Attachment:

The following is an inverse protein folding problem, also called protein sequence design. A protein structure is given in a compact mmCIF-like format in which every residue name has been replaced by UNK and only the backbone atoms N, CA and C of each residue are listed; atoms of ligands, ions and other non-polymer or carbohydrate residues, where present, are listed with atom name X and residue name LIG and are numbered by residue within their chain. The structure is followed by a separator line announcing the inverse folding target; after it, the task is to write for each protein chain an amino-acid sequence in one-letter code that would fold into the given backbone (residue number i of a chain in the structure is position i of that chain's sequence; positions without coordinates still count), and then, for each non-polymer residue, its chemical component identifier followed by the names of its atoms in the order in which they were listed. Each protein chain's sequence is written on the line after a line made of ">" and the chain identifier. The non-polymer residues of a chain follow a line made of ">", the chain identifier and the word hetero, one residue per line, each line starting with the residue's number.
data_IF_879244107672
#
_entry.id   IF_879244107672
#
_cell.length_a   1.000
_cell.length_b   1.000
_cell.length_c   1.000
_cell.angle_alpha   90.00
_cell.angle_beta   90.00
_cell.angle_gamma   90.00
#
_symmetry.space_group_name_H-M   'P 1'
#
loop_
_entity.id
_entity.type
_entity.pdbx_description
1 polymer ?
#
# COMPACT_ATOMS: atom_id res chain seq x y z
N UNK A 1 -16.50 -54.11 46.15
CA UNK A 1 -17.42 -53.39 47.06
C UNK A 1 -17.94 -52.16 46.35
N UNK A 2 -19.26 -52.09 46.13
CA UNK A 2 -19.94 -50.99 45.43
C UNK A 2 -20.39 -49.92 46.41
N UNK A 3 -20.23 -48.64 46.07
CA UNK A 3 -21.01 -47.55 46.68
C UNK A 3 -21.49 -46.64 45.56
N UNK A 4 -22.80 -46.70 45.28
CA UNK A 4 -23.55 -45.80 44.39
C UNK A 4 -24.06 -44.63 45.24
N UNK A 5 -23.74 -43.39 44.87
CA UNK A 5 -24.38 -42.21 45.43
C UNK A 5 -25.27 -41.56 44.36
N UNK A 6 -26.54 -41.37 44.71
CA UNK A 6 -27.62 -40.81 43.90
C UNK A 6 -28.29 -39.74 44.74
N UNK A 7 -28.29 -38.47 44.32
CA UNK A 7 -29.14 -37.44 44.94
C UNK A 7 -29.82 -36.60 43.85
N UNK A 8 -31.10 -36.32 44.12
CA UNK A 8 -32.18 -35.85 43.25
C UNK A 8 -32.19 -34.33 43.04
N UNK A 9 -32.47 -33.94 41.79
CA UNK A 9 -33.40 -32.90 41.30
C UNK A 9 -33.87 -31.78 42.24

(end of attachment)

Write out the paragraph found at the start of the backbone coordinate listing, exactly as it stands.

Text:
The following is an inverse protein folding problem, also called protein sequence design. A protein structure is given in a compact mmCIF-like format in which every residue name has been replaced by UNK and only the backbone atoms N, CA and C of each residue are listed; atoms of ligands, ions and other non-polymer or carbohydrate residues, where present, are listed with atom name X and residue name LIG and are numbered by residue within their chain. The structure is followed by a separator line announcing the inverse folding target; after it, the task is to write for each protein chain an amino-acid sequence in one-letter code that would fold into the given backbone (residue number i of a chain in the structure is position i of that chain's sequence; positions without coordinates still count), and then, for each non-polymer residue, its chemical component identifier followed by the names of its atoms in the order in which they were listed. Each protein chain's sequence is written on the line after a line made of ">" and the chain identifier. The non-polymer residues of a chain follow a line made of ">", the chain identifier and the word hetero, one residue per line, each line starting with the residue's number.